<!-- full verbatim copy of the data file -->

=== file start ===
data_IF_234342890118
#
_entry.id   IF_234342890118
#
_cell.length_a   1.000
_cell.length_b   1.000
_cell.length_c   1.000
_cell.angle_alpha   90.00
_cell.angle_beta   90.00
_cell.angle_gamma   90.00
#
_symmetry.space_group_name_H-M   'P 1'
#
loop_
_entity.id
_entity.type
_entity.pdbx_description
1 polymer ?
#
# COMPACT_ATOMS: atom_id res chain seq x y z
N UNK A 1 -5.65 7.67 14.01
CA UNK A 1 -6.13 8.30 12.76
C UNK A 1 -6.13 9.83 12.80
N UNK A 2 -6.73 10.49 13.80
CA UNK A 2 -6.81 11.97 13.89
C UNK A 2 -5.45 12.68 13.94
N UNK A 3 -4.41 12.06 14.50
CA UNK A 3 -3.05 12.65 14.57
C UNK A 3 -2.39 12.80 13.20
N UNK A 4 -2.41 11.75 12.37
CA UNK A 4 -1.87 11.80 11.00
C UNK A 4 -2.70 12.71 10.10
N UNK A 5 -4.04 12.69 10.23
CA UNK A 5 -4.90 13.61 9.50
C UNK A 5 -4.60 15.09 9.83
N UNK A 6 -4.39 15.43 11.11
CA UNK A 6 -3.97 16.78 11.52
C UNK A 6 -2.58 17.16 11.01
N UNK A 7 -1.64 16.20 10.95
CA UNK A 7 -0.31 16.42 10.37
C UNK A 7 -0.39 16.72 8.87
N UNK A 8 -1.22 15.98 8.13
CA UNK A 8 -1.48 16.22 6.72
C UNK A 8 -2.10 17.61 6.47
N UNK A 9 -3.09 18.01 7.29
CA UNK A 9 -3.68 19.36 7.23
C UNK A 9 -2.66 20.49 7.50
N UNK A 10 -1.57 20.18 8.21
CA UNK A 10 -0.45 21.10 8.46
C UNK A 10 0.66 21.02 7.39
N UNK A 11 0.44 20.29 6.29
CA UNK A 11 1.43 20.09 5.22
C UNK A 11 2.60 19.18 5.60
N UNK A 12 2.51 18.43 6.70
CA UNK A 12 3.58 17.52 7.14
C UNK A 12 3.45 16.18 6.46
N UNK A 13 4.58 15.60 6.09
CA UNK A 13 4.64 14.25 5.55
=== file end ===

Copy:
data_IF_234342890118
#
_entry.id   IF_234342890118
#
_cell.length_a   1.000
_cell.length_b   1.000
_cell.length_c   1.000
_cell.angle_alpha   90.00
_cell.angle_beta   90.00
_cell.angle_gamma   90.00
#
_symmetry.space_group_name_H-M   'P 1'
#
loop_
_entity.id
_entity.type
_entity.pdbx_description
1 polymer ?
#
# COMPACT_ATOMS: atom_id res chain seq x y z
N UNK A 1 -5.65 7.67 14.01
CA UNK A 1 -6.13 8.30 12.76
C UNK A 1 -6.13 9.83 12.80
N UNK A 2 -6.73 10.49 13.80
CA UNK A 2 -6.81 11.97 13.89
C UNK A 2 -5.45 12.68 13.94
N UNK A 3 -4.41 12.06 14.50
CA UNK A 3 -3.05 12.65 14.57
C UNK A 3 -2.39 12.80 13.20
N UNK A 4 -2.41 11.75 12.37
CA UNK A 4 -1.87 11.80 11.00
C UNK A 4 -2.70 12.71 10.10
N UNK A 5 -4.04 12.69 10.23
CA UNK A 5 -4.90 13.61 9.50
C UNK A 5 -4.60 15.09 9.83
N UNK A 6 -4.39 15.43 11.11
CA UNK A 6 -3.97 16.78 11.52
C UNK A 6 -2.58 17.16 11.01
N UNK A 7 -1.64 16.20 10.95
CA UNK A 7 -0.31 16.42 10.37
C UNK A 7 -0.39 16.72 8.87
N UNK A 8 -1.22 15.98 8.13
CA UNK A 8 -1.48 16.22 6.72
C UNK A 8 -2.10 17.61 6.47
N UNK A 9 -3.09 18.01 7.29
CA UNK A 9 -3.68 19.36 7.23
C UNK A 9 -2.66 20.49 7.50
N UNK A 10 -1.57 20.18 8.21
CA UNK A 10 -0.45 21.10 8.46
C UNK A 10 0.66 21.02 7.39
N UNK A 11 0.44 20.29 6.29
CA UNK A 11 1.43 20.09 5.22
C UNK A 11 2.60 19.18 5.60
N UNK A 12 2.51 18.43 6.70
CA UNK A 12 3.58 17.52 7.14
C UNK A 12 3.45 16.18 6.46
N UNK A 13 4.58 15.60 6.09
CA UNK A 13 4.64 14.25 5.55